Well versed on Coleridge's last portrait
He is arguably the Westcountry's most famous son – people around the world know and love the poetry of Samuel Taylor Coleridge – now the last known portrait of him is about to go under the hammer for an estimated at £15,000 to £20,000.
Not only is the work remarkable for being the final portrait of the Romantic poet – it is known that Coleridge took such a shine to the Belgian artist he wrote a poem for him which ends:
"Well hast thou given the
thoughtful Poet's face!
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Yet hast thou on the tablet
of his mind
A more delightful portrait
left behind –
Even thy own youthful
beauty, and artless grace,
Thy natural gladness and
eyes bright with glee!
Be wise! be happy! and
forget not me."
However, despite the enthusiasm outlined in the poem, Coleridge was apparently less effusive about the portrait itself which he did not really like – partly because it made him look old, and partly because his friends persuaded him it lacked finesse.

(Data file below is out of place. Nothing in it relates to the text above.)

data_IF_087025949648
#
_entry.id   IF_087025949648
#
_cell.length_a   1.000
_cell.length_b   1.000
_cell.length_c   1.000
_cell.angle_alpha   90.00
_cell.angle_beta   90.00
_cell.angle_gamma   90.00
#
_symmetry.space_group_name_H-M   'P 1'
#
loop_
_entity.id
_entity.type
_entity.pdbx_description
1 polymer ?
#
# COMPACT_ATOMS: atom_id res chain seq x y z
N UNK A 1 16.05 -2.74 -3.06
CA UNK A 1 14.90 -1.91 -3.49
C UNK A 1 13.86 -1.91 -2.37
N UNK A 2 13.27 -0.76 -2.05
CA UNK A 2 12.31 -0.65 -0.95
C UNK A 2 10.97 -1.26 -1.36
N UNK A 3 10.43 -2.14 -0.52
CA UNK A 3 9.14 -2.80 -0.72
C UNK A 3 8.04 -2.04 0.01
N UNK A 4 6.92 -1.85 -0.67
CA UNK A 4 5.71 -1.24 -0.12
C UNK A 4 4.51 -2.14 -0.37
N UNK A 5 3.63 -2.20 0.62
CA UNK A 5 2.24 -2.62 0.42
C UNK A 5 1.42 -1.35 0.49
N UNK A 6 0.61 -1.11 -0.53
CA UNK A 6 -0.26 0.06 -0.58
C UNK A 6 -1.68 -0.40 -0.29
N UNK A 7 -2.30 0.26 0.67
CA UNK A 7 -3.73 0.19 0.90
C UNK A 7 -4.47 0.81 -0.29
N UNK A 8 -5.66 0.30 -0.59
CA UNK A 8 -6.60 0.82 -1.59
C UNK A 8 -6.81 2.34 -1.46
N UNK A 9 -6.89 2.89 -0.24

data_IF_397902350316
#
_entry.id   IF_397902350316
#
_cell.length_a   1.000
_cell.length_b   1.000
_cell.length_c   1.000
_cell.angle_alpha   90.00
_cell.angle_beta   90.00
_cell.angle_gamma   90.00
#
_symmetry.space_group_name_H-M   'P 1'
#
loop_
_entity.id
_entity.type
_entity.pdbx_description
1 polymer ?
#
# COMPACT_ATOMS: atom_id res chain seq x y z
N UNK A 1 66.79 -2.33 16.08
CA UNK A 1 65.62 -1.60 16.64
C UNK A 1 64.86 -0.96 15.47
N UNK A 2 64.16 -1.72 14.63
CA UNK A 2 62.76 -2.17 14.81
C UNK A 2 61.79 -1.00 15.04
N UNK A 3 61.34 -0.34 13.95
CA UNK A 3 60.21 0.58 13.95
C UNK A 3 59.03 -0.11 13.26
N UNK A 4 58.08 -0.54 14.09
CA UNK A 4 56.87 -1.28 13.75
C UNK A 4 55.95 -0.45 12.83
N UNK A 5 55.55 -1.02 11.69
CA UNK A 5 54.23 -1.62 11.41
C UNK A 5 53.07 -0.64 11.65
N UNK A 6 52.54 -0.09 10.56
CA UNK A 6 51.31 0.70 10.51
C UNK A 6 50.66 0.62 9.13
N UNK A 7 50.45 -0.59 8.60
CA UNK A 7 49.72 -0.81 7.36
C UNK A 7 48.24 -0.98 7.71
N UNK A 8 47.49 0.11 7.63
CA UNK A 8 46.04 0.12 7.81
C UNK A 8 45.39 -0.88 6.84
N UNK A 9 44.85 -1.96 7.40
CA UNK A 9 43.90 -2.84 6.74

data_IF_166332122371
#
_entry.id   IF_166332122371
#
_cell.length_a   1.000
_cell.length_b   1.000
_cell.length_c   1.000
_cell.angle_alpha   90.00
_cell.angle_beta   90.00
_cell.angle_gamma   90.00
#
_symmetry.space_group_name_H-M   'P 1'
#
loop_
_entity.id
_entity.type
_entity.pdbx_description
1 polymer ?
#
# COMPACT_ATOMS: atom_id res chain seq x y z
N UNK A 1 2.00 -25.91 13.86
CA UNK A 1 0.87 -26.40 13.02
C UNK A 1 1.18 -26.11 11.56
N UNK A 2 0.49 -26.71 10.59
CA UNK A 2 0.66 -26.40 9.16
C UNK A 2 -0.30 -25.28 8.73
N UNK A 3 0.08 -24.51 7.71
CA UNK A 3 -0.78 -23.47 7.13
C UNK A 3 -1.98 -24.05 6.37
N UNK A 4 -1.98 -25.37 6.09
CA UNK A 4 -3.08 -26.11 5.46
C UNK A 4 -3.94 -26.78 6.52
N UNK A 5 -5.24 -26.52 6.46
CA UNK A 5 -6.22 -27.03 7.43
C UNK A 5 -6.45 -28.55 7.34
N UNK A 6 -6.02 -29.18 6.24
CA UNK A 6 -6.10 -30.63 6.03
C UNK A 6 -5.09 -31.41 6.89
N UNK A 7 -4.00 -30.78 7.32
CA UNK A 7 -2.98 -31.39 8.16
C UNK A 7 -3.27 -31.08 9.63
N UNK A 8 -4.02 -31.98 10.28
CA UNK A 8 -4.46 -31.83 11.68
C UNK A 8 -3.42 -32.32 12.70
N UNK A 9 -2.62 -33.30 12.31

Writing to the engraver E F Finden, Coleridge wrote: "A likeness, certainly, but with such unhappy Density of the Nose & idiotic Drooping of the Lip, with a certain pervading Woodenness of the whole Countenance, that it has not been thought Guilty of any great Flattery by Mr Coleridge's Friends."
The portrait – which is a pencil drawing sketched at a live sitting in London in 1833 by the young Belgian artist, J Kayser – is to be sold at Bonhams sale of books, maps, manuscripts and historical photographs in London on November 12.
Although another drawing of the famous poet was made before his death in July 1834 for a published engraving, the original has never been traced – making this the final surviving portrait. It is only one of three known Coleridge portraits to remain in private hands.
In all, there are 28 lots associated with Coleridge and his family in the sale which Bonhams say is likely to be the last opportunity admirers will have to acquire major pieces associated with the poet.